Academic journal article Entrepreneurship: Theory and Practice

Improving Survey Response Rates from Chief Executive Officers in Small Firms: The Importance of Social Networks

Academic journal article Entrepreneurship: Theory and Practice

Improving Survey Response Rates from Chief Executive Officers in Small Firms: The Importance of Social Networks

Article excerpt

Social networks are an important source of information for entrepreneurs and small firms. In this study, we consider the influence of social networks on survey response rates from small firms, focusing on effects of trade association endorsement and regional affiliation. Our findings show that trade association endorsement has a positive effect on survey response rate. In addition, the demonstration of the researcher's social ties to the firm's region has a positive effect on survey response rate. Our results lead to several practical implications for survey research on small firms and on industrial populations in general. Targeted personal follow-up with managers in close geographic proximity to the sponsoring university(ies) appears to be a particularly cost-effective strategy to increase response rates.


Recent research has established that social networks are an important means for entrepreneurs and small firms to access critical resources (BarNir & Smith, 2002; Brush, Greene, & Hart, 2001; Greve & Salaff, 2003). Social networks can provide access to new technical, market, and customer information, as well as insight into best practices or failed approaches (Ahuja, 2000). This information translates to knowledge, and helps small firms adapt their strategies and behaviors in the face of external environmental change (Frazier & Niehm, 2004). Social networks can include formal and informal work connections, and may extend across professional ties to include friends, former classmates and coworkers, organizations and associations, as well as regions, nations, or cultural groups (Hansen, 1995). These networks of contacts can help small firms infuse greater knowledge into their system (Smith, Hood, & Houghton, 2005). By serving as information conduits, networks can enhance the learning opportunities and capabilities of network members (Ahuja, 2000).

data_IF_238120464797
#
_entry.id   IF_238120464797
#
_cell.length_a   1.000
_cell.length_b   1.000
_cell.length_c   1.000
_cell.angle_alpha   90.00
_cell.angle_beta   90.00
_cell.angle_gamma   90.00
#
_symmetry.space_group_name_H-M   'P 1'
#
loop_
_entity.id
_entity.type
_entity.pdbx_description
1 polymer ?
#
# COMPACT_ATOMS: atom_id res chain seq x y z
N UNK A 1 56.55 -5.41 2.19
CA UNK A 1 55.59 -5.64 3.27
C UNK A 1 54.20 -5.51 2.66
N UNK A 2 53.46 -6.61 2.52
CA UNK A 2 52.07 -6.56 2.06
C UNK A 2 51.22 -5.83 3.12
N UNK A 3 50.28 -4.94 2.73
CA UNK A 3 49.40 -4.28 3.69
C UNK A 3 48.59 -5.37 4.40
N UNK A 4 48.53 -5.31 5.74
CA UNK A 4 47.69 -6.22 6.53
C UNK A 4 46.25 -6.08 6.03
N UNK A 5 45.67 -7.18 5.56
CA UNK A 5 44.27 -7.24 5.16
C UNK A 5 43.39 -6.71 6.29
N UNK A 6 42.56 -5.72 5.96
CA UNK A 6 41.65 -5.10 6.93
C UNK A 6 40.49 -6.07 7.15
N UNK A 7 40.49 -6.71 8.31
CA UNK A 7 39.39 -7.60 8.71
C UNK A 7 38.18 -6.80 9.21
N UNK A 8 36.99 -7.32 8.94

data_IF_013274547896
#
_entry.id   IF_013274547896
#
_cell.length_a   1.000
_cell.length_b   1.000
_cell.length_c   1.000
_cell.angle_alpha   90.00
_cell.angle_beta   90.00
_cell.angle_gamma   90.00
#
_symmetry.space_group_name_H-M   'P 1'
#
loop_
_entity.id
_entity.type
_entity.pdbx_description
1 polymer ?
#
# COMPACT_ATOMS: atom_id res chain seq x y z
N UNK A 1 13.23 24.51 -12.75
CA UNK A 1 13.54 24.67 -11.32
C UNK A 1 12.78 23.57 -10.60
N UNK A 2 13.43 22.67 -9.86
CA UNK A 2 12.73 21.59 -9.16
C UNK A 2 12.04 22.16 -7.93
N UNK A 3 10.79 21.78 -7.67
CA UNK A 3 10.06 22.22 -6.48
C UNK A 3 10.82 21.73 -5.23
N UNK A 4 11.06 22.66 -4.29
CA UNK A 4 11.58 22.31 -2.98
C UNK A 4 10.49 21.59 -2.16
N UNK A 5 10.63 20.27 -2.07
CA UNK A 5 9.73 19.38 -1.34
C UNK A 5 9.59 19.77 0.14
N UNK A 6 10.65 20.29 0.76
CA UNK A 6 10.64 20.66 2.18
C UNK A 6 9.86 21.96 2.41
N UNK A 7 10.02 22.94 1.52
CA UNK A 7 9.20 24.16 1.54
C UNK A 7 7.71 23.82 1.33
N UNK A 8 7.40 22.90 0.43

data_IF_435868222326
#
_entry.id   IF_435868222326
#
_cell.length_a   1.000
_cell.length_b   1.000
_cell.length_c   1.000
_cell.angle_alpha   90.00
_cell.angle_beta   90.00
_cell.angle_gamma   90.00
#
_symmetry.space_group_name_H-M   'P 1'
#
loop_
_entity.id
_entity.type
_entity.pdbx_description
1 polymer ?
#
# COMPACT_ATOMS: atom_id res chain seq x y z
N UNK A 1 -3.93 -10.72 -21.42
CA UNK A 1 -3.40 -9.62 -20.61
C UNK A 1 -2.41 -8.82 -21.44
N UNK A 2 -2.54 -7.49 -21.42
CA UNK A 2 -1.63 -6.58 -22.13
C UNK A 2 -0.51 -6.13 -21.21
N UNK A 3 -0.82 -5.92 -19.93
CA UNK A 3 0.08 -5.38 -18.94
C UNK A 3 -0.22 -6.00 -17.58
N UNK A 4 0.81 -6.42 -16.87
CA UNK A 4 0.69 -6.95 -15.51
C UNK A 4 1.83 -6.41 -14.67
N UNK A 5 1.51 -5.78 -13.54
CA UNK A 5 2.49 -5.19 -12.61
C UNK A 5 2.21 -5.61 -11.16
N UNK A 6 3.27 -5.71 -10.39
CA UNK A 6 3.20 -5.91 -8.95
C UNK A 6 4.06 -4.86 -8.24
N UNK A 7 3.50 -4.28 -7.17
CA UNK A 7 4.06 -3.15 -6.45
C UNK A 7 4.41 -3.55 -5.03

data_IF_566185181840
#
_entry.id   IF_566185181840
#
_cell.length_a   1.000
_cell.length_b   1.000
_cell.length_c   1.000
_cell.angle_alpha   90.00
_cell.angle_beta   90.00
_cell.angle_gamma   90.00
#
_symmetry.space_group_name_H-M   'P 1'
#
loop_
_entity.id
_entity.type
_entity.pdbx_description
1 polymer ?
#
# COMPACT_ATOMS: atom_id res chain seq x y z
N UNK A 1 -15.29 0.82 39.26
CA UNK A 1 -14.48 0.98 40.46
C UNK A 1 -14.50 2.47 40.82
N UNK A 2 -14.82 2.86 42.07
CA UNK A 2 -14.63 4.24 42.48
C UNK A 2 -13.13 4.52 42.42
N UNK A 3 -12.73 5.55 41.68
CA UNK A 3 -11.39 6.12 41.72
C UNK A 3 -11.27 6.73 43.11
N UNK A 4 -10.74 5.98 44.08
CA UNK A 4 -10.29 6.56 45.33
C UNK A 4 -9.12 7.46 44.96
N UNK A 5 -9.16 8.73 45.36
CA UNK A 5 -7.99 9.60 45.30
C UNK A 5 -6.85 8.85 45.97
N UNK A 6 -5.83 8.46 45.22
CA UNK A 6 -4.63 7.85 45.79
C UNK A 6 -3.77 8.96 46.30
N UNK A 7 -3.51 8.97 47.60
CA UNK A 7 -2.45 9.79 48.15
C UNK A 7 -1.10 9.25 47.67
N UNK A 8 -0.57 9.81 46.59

In this research note, we consider the act of mail survey completion as a form of information exchange between the researcher and the manager. As such, we expect social networks to have an effect on survey completion, and we conduct a study to evaluate the effect of social networks on survey response rate from small firms.

Trends in Survey Research on Entrepreneurs and Small Firms

To assess trends in survey research on entrepreneurs and small firms, we conducted a review of articles published over the last 7 years in Entrepreneurship Theory and Practice (ETP) and Journal of Small Business Management (JOSBM). As shown in Table 1, mail surveys are the dominant form of data collection in entrepreneurship and in small business research in compared with other methodologies. Our review of published articles in these two journals for the time period 1998-2004 revealed that 36 and 47% of total and empirical articles published, respectively, used data from mail surveys. By comparison, mail survey methodology appears to be used considerably less in research not focused specifically on small business or entrepreneurship. For example, surveys were the main source of data in less than 7% of articles published during 1985-1987 and 1995-1997 in three major management journals--Academy of Management Journal (AMJ), Administrative Science Quarterly (ASQ), and Journal of Management (JOM) (Scandura & Williams, 2000). The predominant sources of data for articles published in AMJ, ASQ, and JOM are primary field studies and secondary data such as public databases (Scandura & Williams, 2000). There are several reasons these methodologies have not been used as often in small business research. Primary field studies require large time commitments from the organizations involved. Small firms generally have less organizational slack than large firms to accommodate such requests (Bourgeois, 1981). Archival research, or using secondary published data, is also less viable for small firms than for large firms; as many small firms and new ventures are not publicly traded, less comprehensive data on this sector are publicly available. …

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